• \$\begingroup\$ That's a pretty good idea, using and old CD drive. I think I have one or two of those laying around! \$\endgroup\$ – Evan Nov 2 '09 at 0:46
  • \$\begingroup\$ Not the first time a CD drive has been used as part of an access control system either, now that I think of it! thedailywtf.com/Articles/Open-Sesame.aspx \$\endgroup\$ – Evan Nov 2 '09 at 4:51
  • \$\begingroup\$ ya CD drives are really useful and easy to use all you need is a motor driver. Its a great way to get linear motion without building a gear system or by a linear actuator. \$\endgroup\$ – zklapow Nov 2 '09 at 5:14
  • \$\begingroup\$ Also you said something about and ID-2 with a custom antenna. Im using an id-12 and its range is only about 4 inches, but what if you used an ID-2 and ran its antenna around the outer perimeter of the door? That way as the animals will pass right through the antennae. \$\endgroup\$ – zklapow Nov 2 '09 at 5:20

I can't really help you with the issue of identifying you pets but for the latching mechanism you should look into linear actuators. The friction in the ball/screw drive of the actuator will be enough to hold the lock in place without applying power to the motor. A simple DC actuator (with built in limit switches) and a throw of 1cm-2cm should be enough to operate a set of bolts. Linear actuators are typically slower than servos and solenoids but have more power and will stall the mechanism without using power.

  • \$\begingroup\$ That sounds like it could be exactly what I'm after for the locking mechanism, thanks! \$\endgroup\$ – Evan Nov 2 '09 at 0:45

At Uni I did a talk on RFID chips as part of one module for my course. Based on the research I did then, and never actually having used them in real life, you probably will need to research/play with different chips to find ones that work. some chips can be blocked by a bottle of water, so whether a dog or cat's neck will do the same thing depends.

Possible problems that spring to mind:

Does the position of the chip on the collar (top, bottom, side etc) relative to the sensor(s?) have an effect on detection?

Will you need more than 1 sensor?

What happens if your dog is in proximity to the flap, when the older cat wants to get out? Are you thinking that the chips will only be on cats which are not allowed out, thereby locking the flap whilst in proximity?

If there are commercially available versions of this technology, see if you can find out what they use, including which brand/type of chip.

A book which was particularly useful whilst researching RFID as a topic (it seemed to have lots of case studies of implementations in it too) was RFID for Dummies which is here on Amazon in the UK.

(That pretty much exhausts my knowledge of RFID, let us know how you get on, somehow.)


ZigBee could be a decent alternative for RFID. I've never used it, but it's designed for situations like yours.

  • \$\begingroup\$ Not sure how ZigBee would work for this. Looking at en.wikipedia.org/wiki/ZigBee the range is 10m or more, which is probably a bit far away (really want a range more in the 1m mark), unless ZigBee transmitters can detect their range from each other? \$\endgroup\$ – Evan Nov 3 '09 at 22:50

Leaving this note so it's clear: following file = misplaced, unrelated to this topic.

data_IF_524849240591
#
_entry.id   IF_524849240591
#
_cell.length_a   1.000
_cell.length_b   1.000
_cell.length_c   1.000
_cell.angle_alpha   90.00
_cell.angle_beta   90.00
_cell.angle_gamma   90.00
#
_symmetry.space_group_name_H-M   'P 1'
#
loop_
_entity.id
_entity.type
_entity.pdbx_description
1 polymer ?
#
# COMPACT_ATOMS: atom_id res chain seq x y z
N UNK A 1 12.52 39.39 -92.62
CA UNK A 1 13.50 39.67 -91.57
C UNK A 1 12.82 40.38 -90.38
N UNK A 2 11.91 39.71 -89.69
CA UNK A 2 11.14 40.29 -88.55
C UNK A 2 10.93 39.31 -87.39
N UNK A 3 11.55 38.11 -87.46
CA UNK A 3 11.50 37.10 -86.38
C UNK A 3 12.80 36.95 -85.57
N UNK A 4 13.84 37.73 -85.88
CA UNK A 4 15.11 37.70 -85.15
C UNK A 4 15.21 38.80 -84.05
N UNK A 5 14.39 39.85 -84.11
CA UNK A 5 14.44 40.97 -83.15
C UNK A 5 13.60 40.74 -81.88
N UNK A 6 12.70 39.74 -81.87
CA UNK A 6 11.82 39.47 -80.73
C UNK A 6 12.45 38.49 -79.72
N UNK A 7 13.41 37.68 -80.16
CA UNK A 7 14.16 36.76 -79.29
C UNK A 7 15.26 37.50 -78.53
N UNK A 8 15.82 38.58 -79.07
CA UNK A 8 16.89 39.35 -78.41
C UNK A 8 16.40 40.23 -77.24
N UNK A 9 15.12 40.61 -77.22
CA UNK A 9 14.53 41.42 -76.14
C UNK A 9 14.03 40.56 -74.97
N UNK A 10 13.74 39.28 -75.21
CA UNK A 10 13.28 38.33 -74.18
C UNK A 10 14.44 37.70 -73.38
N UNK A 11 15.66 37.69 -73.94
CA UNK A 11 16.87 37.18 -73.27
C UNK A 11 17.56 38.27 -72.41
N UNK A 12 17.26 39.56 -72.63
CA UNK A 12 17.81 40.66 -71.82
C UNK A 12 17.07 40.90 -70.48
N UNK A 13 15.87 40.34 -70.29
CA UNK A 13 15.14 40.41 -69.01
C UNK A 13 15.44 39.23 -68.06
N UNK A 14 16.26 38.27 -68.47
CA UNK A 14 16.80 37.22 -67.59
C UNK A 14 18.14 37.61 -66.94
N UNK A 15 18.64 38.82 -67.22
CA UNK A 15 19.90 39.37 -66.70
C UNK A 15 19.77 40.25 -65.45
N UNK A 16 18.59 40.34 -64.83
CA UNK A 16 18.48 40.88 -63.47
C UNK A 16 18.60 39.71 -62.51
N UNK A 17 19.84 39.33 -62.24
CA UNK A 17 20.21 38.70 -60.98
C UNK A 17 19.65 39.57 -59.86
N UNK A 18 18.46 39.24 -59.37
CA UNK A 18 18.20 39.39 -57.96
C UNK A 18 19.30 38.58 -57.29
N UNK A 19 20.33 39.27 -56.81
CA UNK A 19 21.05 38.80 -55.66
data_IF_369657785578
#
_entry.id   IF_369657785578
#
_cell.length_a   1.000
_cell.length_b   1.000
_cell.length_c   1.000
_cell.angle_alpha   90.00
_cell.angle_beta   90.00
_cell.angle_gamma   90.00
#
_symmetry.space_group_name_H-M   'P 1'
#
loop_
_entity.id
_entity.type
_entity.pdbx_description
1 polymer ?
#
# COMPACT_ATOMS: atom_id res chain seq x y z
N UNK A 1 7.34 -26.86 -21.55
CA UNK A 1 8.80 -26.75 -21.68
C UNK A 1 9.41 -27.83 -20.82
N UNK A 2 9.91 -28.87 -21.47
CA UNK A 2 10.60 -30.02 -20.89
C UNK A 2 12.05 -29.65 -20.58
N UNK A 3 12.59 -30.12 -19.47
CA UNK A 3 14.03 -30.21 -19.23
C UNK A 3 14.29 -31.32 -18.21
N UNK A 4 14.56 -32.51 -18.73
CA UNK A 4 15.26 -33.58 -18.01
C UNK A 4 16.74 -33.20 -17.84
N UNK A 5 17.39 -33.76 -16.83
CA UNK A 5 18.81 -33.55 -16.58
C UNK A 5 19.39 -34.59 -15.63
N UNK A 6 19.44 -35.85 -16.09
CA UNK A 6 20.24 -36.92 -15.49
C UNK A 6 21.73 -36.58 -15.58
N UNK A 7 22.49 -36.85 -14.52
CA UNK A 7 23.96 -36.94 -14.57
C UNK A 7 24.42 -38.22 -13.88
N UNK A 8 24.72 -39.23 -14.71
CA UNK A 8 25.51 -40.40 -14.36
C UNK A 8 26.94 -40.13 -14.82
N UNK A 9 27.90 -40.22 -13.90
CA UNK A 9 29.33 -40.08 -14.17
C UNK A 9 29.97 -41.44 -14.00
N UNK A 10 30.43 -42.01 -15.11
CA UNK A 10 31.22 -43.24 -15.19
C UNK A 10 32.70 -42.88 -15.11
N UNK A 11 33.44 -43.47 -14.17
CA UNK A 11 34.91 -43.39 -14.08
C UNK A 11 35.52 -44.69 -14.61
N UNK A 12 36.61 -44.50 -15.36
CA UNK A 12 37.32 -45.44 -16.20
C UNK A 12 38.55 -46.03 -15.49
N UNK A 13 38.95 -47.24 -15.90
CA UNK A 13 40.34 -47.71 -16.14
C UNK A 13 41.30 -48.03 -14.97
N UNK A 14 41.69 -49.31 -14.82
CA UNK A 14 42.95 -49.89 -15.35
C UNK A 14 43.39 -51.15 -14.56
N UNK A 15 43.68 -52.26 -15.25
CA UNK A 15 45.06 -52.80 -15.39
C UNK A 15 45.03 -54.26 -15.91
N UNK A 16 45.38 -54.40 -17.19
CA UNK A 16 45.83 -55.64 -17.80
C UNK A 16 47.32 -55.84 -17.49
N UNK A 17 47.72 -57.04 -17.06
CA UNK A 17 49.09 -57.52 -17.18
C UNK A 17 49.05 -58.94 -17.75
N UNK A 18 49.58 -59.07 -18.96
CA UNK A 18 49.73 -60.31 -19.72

I can't help with the RFID portion, but to lock the door you can purchase surplus car lock actuators, they are simple solenoids that works off of 12Vdc. I have not used them yet but I plan on using them for a locking chest.


I'm working on something like this myself. I have an ID-12 in hand that does not seem to read my cat's tag. I have a couple of other RFID tags on hand that it will not read, and one that it can read from 6" away (no antenna on everything).

I'm not certain of the kHz of the tag in my cat, or any of my others except for the "control" card I bought with the reader for testing.

The ID-12 is the easiest thing in the world to use in ASCII mode, and this is all I've tried. I think I might have to find a 134kHz model and or a proper antenna to get any farther.

Feel free to contact me. turbohoje@h0tmail

  • \$\begingroup\$ Hi, Justin. If by the "cat's tag" you mean the one inserted under the skin by the vet, no reader is going to be able to read it at a range of more than a couple of centimetres. They're purely for identification and not designed for proximity detection at all. Most existing cat doors I've seen that use this chip involve a tunnel that forces the cat to come close enough to the sensor. No good for my various sized animals. \$\endgroup\$ – Evan Jan 17 '10 at 9:50

To read EM4100 tags (the cheap, 125 kHz kind) you need to get a good coupling between the tags coil and the reader coil.

The bigger the tag coil, the better and more reliable the signal will be.

First of all you'd need to wrap the reader coil all the way around the portal to ensure that the animal is going to be within the magnetic field.

Second of all you need to make sure that the tag coil is parallel to the reader coil, I think the easiest way to do that is to build collar where the coil is built into the collar and connected via a connector where the chip is located.

The entire trick is to build the RFID collar to be both durable and removable.

The circuit for the reader is very simple and can be built for under $2 provided you have an AVR such as the one found in an Arduino to connect it to, take a look at the bottom of this schematic: http://www.hackaarhus.dk/forum/download/file.php?id=33


Have also done some work with RFID and Arduino if anyone is interested.

  • \$\begingroup\$ Can you summarize or provide an excerpt in case the link dies or is inaccessible? Otherwise this answer isn't very helpful. \$\endgroup\$ – JYelton Dec 10 '13 at 18:30